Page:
Thursday, 15 November 2007

At the pictures

The modern multiplex adds nothing to the experience of going to see a film. A whiff of popcorn and the sight of a garish display of nasty snacks and sweets is followed by what seems like hours of ads and trailers until finally, in an uncomfortable seat, we get to the object of the visit.

So it was a huge joy to find something quite different. In a very small town called Hawkhurst, twenty miles from where I live, there is a building that looks from outside like an old school, and only some very discreet signs tell you that inside is Kino, the UK’s first entirely digital cinema. To be told that “its state-of-the art technology features a Christie 2K projector and a Dynaudio sound system” and that its “digital content is supplied by the world's first digital networks, the UKFC's DSN [digital screen network] and Brazil's Rain Network” means nothing to me. Brazil?

Digital-shmigital; but what did mean a great deal to me is that after a glass of red wine in the cinema café we watched the film, and nothing but the film, in extraordinarily comfortable seats. And digital programming means that they can have a sort of repertory, showing up to six different films every day, which include the latest movie releases, Hollywood classics and art-house classics. This means that virtually every week something I want to see will be showing several times, on different days at different hours.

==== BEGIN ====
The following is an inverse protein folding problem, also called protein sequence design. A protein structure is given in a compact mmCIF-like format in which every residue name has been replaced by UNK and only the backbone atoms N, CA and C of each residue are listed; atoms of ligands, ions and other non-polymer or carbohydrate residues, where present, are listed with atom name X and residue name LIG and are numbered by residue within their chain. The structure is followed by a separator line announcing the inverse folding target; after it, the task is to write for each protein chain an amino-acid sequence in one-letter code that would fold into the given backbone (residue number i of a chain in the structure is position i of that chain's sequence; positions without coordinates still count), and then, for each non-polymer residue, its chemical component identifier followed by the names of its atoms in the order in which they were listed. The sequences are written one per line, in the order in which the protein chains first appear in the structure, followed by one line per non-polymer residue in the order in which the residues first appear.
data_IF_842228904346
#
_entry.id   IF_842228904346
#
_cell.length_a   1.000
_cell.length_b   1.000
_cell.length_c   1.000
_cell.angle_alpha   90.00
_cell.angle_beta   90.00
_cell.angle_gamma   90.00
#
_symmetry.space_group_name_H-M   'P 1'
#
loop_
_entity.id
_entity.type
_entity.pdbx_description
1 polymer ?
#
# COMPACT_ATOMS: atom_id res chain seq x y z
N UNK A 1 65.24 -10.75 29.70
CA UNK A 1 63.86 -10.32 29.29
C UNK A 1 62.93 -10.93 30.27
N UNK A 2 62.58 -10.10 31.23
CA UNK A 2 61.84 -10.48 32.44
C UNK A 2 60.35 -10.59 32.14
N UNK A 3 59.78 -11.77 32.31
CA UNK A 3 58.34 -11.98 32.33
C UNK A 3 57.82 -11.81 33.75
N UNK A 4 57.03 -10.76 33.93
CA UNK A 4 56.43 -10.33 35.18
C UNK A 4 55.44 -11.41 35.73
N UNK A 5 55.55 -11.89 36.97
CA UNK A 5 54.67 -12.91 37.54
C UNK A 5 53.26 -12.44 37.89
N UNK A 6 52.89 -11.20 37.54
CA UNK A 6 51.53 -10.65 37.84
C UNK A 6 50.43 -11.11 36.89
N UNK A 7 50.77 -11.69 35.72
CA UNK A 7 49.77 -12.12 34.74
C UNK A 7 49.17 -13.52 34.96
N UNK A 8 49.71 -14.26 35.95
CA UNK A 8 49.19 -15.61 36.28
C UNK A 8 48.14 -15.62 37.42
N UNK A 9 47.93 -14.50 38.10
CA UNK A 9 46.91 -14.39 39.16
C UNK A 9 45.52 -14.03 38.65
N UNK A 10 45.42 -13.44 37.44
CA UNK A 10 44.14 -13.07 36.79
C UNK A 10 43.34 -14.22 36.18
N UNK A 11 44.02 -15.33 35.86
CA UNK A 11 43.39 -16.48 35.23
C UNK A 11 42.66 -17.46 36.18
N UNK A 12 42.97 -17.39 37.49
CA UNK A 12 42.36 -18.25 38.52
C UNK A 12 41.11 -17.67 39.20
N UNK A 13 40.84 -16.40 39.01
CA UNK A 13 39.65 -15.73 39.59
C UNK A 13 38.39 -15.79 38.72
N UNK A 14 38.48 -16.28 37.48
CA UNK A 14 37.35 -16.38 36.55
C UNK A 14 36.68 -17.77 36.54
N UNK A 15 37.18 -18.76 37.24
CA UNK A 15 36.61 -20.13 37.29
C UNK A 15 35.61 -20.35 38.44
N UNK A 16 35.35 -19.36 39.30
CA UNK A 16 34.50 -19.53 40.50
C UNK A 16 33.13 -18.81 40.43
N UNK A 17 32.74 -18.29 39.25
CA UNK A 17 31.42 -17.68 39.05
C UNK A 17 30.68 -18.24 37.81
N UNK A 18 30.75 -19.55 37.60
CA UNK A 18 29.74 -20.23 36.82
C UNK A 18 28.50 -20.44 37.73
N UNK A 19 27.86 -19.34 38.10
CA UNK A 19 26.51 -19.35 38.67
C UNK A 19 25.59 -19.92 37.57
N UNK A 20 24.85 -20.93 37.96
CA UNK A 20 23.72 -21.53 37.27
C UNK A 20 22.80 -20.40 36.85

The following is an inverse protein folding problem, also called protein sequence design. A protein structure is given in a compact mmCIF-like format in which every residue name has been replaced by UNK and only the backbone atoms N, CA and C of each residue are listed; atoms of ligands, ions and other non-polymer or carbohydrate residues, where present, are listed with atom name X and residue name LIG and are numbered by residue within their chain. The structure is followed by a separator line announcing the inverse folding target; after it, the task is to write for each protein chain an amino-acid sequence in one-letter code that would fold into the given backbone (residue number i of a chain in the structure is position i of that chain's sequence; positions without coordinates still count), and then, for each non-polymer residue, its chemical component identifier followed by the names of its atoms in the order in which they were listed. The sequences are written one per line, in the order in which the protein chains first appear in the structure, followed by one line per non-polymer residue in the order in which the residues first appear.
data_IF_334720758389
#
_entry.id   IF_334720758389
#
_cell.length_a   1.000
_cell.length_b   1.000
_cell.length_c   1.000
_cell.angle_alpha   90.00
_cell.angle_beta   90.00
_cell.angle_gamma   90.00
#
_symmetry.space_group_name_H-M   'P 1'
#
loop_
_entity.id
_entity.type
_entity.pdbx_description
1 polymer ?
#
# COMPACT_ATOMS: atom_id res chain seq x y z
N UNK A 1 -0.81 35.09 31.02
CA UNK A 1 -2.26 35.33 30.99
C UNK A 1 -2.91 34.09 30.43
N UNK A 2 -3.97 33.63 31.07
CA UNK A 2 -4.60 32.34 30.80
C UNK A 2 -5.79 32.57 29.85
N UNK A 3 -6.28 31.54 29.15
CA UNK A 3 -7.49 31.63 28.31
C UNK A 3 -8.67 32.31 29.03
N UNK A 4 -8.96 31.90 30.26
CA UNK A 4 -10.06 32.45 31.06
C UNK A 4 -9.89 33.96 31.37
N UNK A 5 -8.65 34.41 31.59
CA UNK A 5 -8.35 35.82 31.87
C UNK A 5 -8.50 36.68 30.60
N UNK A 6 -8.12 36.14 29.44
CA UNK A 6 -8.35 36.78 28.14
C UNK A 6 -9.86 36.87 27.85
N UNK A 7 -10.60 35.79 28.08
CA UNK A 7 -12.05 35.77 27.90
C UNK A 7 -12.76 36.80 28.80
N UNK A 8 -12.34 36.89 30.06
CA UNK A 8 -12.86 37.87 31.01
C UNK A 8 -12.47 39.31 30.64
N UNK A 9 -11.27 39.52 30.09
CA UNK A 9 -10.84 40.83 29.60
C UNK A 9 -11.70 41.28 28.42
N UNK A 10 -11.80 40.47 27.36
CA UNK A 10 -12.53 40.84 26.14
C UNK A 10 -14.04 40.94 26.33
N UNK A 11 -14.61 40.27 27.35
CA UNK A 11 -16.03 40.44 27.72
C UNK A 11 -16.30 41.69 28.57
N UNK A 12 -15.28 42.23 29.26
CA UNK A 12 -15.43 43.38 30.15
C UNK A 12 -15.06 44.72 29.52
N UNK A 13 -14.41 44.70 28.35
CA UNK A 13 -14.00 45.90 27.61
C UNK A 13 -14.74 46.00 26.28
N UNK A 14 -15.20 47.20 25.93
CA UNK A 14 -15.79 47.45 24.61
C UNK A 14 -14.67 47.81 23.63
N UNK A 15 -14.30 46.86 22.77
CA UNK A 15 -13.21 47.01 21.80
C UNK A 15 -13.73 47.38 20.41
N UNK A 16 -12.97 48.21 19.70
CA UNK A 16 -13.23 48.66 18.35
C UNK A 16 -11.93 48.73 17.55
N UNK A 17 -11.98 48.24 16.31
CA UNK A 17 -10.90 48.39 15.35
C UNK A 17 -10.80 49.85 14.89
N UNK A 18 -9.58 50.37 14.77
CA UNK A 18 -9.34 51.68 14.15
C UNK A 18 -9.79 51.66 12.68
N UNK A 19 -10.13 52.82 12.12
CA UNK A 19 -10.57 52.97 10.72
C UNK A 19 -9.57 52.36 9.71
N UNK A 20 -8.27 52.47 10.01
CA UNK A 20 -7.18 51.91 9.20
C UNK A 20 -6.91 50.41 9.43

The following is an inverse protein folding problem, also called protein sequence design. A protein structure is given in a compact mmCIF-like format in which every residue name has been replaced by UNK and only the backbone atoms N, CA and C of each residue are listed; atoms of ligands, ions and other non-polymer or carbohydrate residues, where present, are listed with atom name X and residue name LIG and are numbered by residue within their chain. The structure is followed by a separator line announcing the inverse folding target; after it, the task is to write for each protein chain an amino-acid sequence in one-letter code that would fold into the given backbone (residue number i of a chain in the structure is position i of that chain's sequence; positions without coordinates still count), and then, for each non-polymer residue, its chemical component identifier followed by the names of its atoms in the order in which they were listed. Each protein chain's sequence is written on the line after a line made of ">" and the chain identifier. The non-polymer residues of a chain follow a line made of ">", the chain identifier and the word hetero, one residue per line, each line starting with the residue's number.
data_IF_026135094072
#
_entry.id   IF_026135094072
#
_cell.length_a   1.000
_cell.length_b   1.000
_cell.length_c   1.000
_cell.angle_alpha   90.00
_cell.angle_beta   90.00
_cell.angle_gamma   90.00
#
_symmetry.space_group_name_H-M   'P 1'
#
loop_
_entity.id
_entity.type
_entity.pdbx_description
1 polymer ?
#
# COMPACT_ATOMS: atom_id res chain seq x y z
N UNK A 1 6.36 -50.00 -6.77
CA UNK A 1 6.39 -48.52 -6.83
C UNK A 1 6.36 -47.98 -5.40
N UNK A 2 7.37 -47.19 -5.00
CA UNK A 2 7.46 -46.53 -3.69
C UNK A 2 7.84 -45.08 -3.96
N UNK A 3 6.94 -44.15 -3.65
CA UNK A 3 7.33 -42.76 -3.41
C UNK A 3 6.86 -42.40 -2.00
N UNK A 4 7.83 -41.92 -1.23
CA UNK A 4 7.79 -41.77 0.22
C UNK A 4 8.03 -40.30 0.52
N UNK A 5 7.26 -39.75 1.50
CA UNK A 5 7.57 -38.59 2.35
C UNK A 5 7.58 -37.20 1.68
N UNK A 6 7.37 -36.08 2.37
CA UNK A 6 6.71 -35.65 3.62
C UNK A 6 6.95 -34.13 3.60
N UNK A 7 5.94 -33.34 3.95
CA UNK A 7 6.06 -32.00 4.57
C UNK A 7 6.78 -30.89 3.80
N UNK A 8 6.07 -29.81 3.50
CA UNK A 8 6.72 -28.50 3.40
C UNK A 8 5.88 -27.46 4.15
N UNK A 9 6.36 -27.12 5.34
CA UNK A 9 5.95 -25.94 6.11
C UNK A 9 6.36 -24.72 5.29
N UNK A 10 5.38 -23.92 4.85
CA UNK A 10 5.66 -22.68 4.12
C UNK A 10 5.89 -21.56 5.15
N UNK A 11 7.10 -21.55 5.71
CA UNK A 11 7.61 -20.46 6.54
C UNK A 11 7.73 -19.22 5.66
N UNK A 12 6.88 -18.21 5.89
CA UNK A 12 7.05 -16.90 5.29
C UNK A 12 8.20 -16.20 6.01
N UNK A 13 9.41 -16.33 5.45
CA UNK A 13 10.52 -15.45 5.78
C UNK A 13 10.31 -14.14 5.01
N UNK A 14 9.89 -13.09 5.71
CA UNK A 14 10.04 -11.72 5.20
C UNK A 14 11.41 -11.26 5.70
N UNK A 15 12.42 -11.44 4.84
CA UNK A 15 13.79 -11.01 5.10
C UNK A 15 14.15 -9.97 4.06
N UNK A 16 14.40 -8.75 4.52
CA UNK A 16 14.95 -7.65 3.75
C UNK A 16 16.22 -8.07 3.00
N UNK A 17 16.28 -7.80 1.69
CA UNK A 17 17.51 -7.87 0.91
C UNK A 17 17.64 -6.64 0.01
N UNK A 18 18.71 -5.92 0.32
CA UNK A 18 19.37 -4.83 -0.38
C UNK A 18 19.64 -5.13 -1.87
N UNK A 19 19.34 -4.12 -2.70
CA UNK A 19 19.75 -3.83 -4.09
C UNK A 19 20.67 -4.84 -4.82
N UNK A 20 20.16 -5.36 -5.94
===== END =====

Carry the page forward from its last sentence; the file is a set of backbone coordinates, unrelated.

There is a second Kino in another small town, Sevenoaks, not far away. Digital cinemas are rapidly spreading in the US, and the UK is home to Europe's first fully digital multiplex cinemas: a couple of digital Odeons opened last February with a total of 18 digital screens. But I bet they’re not nearly as nice as the two little single-screen ones we’ve got in rural Kent.


Teddy III said...

Yes, very nice. But now that 35mm celluloid is on its way out, you over there will have to stop talking about films, won't you? Anyway, movies was always a better word.

Tony said...

I take your point, Teddy, but movies is a rather childish word. The crisp and evocative flicks was always much better, or why don't we go back to what they were called at the beginning of the twentieth century: the kinomatograph entertainment?